Synopsis: An Irish town hosts its annual literature and poetry festival, and widower Michael Farr (the incomparable Ciarán Hinds) volunteers to serve as a driver for Lena Morrell (Iben Hjejle), a horror/ghost novelist who has seen ghosts since she was a child. When Farr begins to see the ghost of his father-in-law (very much alive), he begins to question his sanity.
Leslie’s Review: Amazon lists this as a horor film. IMDB lists this as a horror film. Though it made me jump (more than once), it’s really more atmospheric than scary. I would describe it as a bittersweet ghost story about a family trying to heal after the loss of their wife and mother. I even teared up toward the end.
Though it’s not traditionally horrifying, the solid camera work gives the film a creepy vibe. From noticeably stark angles to a concentrated use of silhouettes, it’s a beautifully shot film. I don’t suppose it hurts that it was filmed on location at the Irish seaside.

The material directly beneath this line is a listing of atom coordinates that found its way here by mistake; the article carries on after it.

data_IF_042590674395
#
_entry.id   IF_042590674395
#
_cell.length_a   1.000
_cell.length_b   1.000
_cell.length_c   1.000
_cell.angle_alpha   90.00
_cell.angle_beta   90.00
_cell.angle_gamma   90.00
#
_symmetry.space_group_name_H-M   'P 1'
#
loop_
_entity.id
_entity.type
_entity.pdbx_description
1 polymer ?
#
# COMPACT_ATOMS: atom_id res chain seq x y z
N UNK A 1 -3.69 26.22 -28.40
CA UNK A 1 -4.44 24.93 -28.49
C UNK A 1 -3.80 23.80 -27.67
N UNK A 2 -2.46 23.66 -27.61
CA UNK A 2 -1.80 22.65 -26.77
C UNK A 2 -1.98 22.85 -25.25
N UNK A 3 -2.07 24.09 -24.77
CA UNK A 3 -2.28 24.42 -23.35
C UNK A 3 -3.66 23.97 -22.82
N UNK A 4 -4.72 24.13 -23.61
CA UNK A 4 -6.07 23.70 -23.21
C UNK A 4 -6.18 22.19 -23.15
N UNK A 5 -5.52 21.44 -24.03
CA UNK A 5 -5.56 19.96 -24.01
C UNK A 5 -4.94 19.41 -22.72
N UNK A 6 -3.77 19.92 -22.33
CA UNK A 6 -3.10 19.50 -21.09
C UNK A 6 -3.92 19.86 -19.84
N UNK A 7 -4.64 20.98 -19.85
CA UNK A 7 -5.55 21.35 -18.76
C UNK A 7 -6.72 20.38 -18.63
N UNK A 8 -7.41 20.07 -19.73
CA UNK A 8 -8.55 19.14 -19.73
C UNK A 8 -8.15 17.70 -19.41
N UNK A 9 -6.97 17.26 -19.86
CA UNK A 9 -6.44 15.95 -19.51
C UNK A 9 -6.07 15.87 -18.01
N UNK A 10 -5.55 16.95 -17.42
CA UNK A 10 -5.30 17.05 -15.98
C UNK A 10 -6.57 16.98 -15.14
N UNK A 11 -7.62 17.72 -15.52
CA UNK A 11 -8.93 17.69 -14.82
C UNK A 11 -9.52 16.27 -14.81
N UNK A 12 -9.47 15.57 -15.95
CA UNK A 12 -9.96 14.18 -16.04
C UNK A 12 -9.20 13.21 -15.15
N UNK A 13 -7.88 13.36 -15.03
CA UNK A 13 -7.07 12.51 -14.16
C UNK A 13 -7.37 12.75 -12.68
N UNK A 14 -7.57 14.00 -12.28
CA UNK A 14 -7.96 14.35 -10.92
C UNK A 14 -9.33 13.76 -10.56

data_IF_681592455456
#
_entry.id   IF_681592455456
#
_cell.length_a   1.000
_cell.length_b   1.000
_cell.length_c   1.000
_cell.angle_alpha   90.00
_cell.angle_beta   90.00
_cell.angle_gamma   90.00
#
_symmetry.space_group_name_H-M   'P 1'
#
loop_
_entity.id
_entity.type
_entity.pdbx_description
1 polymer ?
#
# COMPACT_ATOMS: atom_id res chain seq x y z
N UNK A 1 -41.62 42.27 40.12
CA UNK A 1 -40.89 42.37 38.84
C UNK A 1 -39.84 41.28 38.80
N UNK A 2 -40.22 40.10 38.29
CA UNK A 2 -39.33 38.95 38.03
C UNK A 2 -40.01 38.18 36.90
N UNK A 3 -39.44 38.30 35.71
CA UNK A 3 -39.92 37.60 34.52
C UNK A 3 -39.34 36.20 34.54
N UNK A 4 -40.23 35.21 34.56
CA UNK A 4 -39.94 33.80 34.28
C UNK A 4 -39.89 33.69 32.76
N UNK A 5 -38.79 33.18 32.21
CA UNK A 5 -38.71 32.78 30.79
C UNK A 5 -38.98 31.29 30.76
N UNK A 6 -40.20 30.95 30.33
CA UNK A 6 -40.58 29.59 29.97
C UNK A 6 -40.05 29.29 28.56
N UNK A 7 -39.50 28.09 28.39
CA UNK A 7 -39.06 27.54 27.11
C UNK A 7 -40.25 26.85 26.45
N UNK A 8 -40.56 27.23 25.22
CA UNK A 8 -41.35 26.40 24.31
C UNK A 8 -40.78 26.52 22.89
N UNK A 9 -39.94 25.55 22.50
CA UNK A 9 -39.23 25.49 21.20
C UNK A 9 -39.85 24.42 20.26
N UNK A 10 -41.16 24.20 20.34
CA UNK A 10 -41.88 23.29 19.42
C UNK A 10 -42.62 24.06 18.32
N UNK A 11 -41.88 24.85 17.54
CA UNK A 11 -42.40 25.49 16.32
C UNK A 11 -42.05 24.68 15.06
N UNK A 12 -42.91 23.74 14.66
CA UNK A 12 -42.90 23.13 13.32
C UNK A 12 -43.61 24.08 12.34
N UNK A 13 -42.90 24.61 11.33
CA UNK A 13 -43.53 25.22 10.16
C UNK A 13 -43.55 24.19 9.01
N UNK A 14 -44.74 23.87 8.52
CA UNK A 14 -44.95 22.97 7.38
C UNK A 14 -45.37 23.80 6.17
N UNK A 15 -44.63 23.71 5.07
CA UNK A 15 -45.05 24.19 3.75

Don’t get me wrong. There’s blood (copious amounts at one point), and zombie-like ghosts, but the plot and emotions of the main characters supersede the supernatural elements. My only complaint is character development. By the end, I had no questions about Farr, but I wanted to know more about Morrell’s past, more about the ghosts she sees and about why. Additionally, the antagonist, Nicholas Holden (played by the always delightful Aidan Quinn) was a run of the mill, belligerent, drunk, cheating, pompous guy. I wish his character had more depth. it’s cool that he’s terrible, but I want more motivation for his terribleness.
This film is free for Prime members right now, so if you like Ciarán Hinds and like your horror movies sans horror, give it a go. Otherwise, skip it.
Director: Conor McPherson
This post was originally written by Leslie Shaip. You can follow her rants and movie reviews on her blog: Gallimaufry